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"state or habit of being intoxicated," 1580s, from French ébriété, from Latin ebrietatem (nominative ebrietas) "drunknenness," from ebrius "drunk, full, sated with drink," of unknown origin. The opposite of sobriety. Related: Ebrious.

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Online Etymology Dictionary, © 2010 Douglas Harper

Examples from the Web for ebriety

Historical Examples of ebriety

  • For those who died of the varioloid, were spared the death of ebriety.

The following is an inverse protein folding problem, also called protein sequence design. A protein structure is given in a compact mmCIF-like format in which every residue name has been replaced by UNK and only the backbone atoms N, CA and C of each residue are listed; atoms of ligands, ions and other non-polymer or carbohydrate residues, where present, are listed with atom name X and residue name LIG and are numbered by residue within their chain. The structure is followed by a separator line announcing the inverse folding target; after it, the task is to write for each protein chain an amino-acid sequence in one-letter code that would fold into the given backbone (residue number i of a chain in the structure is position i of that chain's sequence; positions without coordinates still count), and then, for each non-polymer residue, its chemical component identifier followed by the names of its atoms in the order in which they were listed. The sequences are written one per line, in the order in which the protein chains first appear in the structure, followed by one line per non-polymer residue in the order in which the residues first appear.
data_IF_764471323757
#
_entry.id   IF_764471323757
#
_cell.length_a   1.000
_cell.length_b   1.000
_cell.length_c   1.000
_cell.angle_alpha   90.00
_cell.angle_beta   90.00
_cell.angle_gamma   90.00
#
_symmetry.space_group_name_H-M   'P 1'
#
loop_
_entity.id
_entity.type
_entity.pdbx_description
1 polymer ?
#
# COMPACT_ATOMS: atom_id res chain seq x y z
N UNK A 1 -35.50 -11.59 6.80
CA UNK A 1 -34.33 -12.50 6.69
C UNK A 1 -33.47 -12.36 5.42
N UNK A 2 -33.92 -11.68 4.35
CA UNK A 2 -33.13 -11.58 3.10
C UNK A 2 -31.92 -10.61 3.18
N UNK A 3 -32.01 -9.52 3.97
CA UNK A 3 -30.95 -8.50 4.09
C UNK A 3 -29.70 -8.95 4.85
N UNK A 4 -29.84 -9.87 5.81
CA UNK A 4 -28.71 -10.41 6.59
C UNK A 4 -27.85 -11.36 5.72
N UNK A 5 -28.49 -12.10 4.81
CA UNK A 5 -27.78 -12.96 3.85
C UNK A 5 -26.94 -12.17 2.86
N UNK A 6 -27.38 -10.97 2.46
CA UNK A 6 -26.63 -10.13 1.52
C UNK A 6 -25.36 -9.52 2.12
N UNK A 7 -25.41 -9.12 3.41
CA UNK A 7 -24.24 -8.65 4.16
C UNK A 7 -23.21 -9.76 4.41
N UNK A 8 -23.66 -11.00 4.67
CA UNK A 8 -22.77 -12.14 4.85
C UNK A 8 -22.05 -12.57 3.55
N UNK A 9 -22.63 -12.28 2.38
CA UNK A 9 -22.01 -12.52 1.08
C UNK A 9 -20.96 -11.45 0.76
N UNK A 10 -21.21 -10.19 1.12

The Indian in his Wigwam

    Henry R. Schoolcraft

  • This is a libel on the brutes, for the vice of ebriety is perfectly human.

  • Need I point out the change that ebriety produces in the moral and social affections?

    Select Temperance Tracts

    American Tract Society

  • It also affirms that ebriety resulting from beer is more hurtful than that produced by wine.

    Odd Bits of History

    Henry W. Wolff

  • It should be added, what Mr Holmes tells us on good authority, that the vice of ebriety was not among Mozart's failings.